Garbol played peek-a-boo with a warty doughnut troll hiding behind a chair and took the last bite of a French cruller when IRS agent Max Feldman walked into the Dunkin’ Donuts, flashed his credentials, and sat down. The wizard leaned his pool stick against a tall corn plant.
“Pleased to meet you.” Garbol pointed two fingers at the box in front of him. “Care for a doughnut?” The wizard discreetly shooed the troll away. Darlinkee the troll was an old and dear friend that he’d trained years ago to work for her doughnuts instead of raiding the shelves and trashing the place.
“No, thank you,” said Max.
“Your loss. Those blueberry cakes are to die for.”
“I’m trying to cut down.”
“Take some home if you like.”
Agent Feldman shook his head. “It might be seen as influencing a government agent.”
Garbol laughed. “For a doughnut? How far into nonsense we’ve fallen. I can’t even extend a common courtesy.” He grabbed the blueberry. “Don’t mind if I do. What can I do for you, Agent Feldman?”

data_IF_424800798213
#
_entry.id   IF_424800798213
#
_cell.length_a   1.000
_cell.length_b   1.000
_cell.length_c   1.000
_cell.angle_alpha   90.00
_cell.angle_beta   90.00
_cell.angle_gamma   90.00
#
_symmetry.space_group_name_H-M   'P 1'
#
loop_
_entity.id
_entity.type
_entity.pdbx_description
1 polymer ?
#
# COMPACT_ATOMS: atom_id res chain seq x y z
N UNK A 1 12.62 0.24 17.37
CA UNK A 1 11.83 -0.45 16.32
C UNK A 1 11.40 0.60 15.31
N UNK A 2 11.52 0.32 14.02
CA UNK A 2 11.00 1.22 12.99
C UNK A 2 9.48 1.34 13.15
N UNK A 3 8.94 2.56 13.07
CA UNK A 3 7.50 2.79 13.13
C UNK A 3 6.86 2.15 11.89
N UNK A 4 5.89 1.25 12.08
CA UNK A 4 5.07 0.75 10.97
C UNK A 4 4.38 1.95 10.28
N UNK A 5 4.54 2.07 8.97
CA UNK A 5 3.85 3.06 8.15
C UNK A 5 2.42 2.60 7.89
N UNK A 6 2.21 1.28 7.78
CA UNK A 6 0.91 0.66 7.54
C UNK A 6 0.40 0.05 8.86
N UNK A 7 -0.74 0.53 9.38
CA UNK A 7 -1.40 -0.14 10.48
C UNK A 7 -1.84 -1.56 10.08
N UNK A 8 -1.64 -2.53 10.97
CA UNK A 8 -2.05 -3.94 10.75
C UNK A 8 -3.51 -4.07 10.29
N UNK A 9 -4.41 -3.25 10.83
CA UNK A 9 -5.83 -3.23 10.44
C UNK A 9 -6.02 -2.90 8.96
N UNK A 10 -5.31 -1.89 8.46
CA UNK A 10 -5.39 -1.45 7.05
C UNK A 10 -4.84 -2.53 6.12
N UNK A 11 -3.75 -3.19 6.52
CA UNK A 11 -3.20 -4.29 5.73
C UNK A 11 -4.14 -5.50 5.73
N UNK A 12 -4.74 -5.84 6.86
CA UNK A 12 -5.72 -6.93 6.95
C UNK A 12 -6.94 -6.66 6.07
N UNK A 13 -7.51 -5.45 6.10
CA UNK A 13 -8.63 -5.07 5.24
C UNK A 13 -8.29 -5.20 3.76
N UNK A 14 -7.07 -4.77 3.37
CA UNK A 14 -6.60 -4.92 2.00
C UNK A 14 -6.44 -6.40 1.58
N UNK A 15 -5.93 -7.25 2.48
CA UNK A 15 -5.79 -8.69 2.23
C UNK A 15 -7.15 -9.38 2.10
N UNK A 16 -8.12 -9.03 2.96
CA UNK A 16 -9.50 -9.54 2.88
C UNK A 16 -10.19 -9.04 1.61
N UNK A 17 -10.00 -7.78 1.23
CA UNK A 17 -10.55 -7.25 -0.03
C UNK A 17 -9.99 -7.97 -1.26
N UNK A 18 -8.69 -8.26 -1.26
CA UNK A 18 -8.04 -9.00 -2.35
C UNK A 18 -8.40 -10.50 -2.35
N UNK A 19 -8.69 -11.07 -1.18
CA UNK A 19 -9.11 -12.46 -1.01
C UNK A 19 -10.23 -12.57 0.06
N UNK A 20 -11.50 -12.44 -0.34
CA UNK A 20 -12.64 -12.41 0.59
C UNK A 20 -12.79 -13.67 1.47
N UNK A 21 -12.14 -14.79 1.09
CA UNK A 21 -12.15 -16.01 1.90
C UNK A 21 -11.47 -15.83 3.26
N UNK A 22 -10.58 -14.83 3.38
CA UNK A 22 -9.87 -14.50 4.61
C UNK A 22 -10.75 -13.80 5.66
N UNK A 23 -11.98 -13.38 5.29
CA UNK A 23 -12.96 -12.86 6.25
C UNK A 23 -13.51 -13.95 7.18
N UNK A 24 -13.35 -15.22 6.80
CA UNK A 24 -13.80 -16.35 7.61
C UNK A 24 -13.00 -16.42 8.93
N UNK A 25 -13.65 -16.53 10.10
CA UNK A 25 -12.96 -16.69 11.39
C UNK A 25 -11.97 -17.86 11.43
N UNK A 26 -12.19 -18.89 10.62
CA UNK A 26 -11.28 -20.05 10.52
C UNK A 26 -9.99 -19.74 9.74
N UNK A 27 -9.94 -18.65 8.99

“Yes. Um… maybe I will have some coffee.”
Garbol went for his wallet.
Max held up his hand. “I’ll get it myself.”
By the time Max sat back down, Garbol finished the blueberry and started in on a plane glazed. Max set down a folder.
“Just Garbol. Or Mr. Wizard. I like ‘Oh Great One,’ too, but few people are comfortable with that kind of truth.”
“Mr… er… Garbol, I’d like to speak to you about the value of your magic.”
“Don’t worry about what magic costs, I don’t bill that way. If you’ve got a problem, I’ll bill you for the job, regardless of the power involved.”
“But certainly the magic has value beyond just solving a given problem, don’t you think?”
“Of course, but it doesn’t matter.” Garbol talked through a mouth full of glazed. “You tell me your problem, and I’ll set the price accordingly. What’s the matter? Zombie maggots in the databases? Mummy’s curse on your calculators? Ghost in your briefcase?”
Max drummed fingers on his knuckles. “Mr… Garbol… Sir… I’m afraid you’ve misunderstood the intentions of this meeting. I’m not here to engage your services, I’m here to audit you.”
Garbol dropped a Boston cream back in the box. “What? You what?”
“Why? I barely make enough to keep up with the doughnuts.”